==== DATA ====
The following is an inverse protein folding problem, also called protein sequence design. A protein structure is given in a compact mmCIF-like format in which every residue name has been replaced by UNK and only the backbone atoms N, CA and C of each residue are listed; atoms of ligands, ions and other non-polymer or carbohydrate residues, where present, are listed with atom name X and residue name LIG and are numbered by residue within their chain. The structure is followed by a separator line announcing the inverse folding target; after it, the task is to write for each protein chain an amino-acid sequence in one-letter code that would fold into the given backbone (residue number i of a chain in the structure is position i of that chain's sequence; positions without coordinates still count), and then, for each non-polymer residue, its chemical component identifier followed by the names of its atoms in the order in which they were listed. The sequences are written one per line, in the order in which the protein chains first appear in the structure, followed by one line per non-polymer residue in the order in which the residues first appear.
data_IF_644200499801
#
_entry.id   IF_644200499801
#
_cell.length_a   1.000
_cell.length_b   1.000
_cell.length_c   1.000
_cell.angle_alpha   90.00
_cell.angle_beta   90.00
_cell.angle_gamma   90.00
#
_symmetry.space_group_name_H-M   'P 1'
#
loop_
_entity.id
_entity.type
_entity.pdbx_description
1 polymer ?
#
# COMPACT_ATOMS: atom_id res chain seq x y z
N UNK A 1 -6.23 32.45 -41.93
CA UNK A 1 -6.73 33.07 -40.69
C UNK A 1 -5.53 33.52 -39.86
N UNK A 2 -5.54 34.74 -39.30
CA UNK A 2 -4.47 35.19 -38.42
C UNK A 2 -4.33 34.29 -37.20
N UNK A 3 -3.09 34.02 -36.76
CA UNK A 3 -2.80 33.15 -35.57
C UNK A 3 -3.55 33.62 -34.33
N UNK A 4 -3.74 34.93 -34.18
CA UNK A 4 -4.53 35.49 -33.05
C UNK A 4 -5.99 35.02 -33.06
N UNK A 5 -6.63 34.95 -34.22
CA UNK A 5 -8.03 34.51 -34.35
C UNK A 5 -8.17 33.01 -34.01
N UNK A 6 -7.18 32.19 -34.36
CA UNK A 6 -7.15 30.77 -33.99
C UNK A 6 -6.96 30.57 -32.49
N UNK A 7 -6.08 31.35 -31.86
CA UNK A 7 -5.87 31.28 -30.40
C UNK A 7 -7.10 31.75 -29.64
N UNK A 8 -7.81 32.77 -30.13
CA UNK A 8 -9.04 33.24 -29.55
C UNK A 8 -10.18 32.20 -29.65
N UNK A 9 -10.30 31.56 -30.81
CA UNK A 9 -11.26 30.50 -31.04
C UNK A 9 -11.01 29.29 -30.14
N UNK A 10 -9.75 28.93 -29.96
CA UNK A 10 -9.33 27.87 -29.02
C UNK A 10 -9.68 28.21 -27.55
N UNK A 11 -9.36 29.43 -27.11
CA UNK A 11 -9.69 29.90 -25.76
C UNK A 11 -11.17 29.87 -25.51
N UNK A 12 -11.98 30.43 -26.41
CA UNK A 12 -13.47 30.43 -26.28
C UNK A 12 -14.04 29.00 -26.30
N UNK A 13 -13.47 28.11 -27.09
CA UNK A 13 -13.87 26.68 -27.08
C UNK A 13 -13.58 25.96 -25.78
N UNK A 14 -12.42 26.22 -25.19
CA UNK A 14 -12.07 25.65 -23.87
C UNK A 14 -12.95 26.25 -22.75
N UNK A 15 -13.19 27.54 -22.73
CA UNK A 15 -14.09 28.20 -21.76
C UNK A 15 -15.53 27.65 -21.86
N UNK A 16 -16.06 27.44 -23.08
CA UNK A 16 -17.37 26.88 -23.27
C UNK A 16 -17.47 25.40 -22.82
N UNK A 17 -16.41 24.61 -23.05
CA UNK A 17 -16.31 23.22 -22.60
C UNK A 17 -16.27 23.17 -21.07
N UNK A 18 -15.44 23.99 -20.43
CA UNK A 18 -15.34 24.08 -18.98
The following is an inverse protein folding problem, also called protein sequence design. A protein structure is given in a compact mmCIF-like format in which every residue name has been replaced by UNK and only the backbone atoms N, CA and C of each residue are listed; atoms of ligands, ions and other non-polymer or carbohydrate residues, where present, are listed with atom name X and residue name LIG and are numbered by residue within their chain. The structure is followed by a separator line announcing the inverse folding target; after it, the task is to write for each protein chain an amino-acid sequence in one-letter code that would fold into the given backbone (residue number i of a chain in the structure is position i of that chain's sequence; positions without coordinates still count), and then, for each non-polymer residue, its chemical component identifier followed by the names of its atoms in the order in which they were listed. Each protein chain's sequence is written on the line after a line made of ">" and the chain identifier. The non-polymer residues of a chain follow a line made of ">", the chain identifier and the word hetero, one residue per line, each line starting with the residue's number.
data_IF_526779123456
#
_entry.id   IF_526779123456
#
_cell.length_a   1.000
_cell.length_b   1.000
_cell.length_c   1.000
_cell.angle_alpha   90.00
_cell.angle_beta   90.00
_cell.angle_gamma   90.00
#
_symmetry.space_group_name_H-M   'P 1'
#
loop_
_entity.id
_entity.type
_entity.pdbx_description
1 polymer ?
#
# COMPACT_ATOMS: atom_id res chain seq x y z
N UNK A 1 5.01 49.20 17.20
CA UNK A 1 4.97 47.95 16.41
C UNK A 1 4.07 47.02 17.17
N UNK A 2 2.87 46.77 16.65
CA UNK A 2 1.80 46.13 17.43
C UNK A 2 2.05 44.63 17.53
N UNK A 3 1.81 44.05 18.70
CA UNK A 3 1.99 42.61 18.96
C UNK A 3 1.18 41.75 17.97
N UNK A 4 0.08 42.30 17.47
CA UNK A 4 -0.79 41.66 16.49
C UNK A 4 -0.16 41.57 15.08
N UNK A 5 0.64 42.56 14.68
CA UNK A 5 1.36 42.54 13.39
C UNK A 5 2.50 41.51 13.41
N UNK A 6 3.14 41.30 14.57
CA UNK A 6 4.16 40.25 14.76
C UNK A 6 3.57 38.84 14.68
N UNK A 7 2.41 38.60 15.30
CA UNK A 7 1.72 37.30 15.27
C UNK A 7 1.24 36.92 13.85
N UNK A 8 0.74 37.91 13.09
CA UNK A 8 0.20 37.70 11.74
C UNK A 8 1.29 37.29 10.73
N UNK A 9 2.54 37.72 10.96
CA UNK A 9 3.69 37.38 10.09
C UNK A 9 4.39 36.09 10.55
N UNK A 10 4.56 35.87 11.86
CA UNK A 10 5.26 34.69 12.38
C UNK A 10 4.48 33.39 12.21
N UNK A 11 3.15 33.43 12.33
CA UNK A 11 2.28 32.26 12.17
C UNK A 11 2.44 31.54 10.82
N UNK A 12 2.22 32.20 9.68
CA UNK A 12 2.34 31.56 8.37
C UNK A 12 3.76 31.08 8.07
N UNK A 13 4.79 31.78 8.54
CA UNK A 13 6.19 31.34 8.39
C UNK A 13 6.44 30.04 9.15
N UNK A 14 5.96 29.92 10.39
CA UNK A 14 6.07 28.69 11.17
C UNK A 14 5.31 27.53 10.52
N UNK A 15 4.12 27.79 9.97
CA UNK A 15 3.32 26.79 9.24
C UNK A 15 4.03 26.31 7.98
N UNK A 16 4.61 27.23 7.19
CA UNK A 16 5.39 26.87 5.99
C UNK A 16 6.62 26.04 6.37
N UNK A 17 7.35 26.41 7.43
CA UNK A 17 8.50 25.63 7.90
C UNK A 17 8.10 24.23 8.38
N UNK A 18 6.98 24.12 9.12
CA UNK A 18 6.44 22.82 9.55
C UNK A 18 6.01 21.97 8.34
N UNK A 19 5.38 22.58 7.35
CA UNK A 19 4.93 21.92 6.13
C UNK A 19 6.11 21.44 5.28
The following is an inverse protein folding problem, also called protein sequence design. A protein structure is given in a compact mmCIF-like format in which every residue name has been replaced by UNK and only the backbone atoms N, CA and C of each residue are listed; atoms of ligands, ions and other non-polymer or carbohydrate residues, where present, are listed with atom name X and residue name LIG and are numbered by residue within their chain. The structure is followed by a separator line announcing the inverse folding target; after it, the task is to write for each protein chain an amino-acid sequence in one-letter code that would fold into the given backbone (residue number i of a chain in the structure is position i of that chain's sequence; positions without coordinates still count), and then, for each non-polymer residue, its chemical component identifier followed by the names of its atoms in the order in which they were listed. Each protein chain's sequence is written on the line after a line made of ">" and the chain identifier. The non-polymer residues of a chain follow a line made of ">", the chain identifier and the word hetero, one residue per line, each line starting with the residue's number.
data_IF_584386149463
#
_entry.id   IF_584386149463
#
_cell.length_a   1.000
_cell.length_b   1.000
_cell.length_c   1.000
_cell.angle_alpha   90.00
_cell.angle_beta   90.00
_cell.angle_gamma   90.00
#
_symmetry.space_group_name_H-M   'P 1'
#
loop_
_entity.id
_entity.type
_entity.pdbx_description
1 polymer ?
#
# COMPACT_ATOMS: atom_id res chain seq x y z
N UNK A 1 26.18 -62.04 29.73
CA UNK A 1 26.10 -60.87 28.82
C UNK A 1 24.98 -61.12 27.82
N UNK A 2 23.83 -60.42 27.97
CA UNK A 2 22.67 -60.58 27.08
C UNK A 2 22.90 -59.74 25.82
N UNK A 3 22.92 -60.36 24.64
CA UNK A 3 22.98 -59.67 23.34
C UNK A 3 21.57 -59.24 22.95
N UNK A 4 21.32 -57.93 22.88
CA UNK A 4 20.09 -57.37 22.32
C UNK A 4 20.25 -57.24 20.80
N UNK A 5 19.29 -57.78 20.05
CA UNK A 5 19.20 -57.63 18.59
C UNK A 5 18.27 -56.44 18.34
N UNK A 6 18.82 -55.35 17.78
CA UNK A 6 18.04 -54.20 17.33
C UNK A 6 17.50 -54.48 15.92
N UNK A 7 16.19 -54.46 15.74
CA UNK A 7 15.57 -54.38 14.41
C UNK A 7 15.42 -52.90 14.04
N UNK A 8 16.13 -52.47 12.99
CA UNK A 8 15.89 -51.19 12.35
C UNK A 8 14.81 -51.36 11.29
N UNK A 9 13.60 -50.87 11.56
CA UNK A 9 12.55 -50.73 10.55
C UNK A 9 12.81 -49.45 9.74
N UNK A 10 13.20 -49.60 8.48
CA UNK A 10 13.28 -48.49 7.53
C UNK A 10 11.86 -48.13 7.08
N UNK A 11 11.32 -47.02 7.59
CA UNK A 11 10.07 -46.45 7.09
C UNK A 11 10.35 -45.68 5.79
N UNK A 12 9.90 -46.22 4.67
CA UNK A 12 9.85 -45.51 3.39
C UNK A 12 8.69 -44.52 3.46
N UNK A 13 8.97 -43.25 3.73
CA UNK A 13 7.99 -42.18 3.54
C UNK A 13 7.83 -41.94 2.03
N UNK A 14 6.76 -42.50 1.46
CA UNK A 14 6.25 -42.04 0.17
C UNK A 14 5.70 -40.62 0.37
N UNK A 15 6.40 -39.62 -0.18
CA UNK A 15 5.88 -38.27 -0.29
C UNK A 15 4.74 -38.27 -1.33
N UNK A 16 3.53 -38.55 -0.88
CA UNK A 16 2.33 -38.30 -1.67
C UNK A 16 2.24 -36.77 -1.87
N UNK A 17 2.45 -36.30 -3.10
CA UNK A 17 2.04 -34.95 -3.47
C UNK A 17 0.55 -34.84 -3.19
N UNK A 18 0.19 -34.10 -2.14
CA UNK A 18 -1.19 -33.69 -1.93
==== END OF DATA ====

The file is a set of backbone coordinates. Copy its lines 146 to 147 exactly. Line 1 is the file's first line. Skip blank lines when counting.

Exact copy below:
C UNK A 17 8.10 24.23 8.38
N UNK A 18 6.98 24.12 9.12